Stop being critical of ourselves, and be careful not to use self-critical language, particularly in front of children and young people. I’m embarrassed to say I made this mistake with my own son, always telling him how wonderful he was, but criticising myself.  To my shame, it took him calling me up on it to make me stop. If we tell our children they are beautiful, but say we think we are fat or our noses are too big, we are sending mixed messages that put our children’s self esteem at risk.

See the beauty in others, and comment on it, especially in front of our kids. Often the media encourages us to see the bad things, delighting in a celebrity’s bad hair day or a fashion faux pas. Sometimes we do it ourselves, mentioning that so and so has put on weight, or ‘let themselves go’. Instead, we can make it a point to compliment the things we like about people. Let’s face it, we all love to hear good things about ourselves.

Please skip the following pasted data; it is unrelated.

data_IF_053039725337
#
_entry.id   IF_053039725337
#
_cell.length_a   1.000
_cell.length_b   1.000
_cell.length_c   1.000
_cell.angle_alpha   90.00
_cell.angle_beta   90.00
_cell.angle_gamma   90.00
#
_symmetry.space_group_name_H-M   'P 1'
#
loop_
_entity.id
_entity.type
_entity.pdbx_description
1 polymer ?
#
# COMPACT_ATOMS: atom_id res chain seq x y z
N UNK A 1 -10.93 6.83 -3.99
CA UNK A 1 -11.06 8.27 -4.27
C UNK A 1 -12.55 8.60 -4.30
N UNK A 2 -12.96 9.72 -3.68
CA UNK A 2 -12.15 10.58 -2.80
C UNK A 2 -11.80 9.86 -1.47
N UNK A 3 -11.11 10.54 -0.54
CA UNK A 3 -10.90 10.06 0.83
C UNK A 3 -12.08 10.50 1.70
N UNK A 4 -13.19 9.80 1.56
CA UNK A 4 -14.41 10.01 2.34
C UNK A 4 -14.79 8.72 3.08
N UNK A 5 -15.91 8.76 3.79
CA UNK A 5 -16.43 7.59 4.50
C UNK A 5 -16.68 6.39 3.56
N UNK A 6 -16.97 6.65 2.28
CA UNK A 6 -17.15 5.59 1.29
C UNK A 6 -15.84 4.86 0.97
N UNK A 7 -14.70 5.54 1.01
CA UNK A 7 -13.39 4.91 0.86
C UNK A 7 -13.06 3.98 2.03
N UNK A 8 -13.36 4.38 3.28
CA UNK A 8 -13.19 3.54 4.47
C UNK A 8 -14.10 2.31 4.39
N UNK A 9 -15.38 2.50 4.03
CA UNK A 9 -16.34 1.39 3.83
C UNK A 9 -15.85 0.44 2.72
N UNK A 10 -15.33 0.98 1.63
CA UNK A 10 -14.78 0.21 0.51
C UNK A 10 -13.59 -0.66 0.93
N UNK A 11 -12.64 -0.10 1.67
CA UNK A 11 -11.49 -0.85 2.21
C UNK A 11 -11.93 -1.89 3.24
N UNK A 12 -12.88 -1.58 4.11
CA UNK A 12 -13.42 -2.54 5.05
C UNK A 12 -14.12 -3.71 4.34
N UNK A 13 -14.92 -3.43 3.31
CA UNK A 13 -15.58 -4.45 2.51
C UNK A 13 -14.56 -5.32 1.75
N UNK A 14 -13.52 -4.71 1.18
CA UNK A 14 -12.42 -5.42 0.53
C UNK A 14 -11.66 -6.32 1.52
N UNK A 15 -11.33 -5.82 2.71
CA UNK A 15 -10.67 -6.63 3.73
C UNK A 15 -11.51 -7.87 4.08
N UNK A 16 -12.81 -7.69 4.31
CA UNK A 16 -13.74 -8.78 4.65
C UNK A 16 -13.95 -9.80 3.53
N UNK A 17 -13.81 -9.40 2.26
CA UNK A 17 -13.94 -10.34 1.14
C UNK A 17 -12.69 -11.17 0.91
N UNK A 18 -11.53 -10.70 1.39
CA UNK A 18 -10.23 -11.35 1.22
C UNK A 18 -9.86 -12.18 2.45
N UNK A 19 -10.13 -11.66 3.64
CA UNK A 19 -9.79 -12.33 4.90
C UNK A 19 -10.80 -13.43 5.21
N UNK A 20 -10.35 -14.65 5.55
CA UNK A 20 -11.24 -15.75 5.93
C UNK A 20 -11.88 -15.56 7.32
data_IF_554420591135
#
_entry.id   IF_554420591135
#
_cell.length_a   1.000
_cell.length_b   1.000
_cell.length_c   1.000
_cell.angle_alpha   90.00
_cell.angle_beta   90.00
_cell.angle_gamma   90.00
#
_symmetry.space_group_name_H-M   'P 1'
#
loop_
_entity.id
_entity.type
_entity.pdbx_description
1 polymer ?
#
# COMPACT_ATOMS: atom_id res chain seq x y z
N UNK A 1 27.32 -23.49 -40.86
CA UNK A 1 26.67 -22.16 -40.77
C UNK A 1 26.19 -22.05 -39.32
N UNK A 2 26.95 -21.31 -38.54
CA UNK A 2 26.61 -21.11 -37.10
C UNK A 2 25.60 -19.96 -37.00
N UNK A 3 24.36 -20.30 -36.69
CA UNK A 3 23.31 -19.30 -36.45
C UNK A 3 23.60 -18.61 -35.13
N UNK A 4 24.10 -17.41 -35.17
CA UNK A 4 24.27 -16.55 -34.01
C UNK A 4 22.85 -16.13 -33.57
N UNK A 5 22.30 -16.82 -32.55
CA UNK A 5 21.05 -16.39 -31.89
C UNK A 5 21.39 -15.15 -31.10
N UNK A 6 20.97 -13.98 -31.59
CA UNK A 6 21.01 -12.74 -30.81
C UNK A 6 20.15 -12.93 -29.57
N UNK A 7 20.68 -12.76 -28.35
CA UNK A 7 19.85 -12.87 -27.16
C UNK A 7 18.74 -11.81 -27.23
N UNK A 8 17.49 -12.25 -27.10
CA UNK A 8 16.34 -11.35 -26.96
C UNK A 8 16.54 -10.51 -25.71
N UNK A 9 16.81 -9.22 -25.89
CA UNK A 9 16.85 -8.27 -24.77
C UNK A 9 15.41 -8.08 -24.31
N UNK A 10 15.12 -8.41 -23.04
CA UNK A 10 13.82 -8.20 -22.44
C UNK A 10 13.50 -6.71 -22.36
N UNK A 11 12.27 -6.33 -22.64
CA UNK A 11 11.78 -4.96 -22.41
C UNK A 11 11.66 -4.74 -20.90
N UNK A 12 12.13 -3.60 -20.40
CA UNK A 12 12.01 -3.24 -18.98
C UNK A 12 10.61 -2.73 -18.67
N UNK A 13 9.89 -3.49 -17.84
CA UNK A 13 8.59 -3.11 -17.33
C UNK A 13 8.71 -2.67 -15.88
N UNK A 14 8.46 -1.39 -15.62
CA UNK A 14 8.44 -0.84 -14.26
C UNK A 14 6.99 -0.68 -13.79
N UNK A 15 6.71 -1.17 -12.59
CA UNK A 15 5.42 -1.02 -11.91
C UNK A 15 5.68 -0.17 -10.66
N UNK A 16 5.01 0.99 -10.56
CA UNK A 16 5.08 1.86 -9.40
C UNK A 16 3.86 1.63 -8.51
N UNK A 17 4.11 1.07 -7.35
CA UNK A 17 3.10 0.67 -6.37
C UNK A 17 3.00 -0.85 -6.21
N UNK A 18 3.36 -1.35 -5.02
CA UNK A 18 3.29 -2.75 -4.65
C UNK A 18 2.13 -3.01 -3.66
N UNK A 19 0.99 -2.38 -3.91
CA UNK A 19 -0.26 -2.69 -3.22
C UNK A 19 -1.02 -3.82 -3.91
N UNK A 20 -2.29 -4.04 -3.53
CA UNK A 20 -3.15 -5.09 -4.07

Talk to your children and the young people in your life about digital enhancement of photographs and video. There’s nothing wrong with a little bit of photographic intervention, such as flattering lighting or the removal of a blemish. However alterations that fundamentally change someone’s appearance with the intention to deceive the viewer are a step too far. If we can’t stop them from happening, we can at least point out to our children that they are.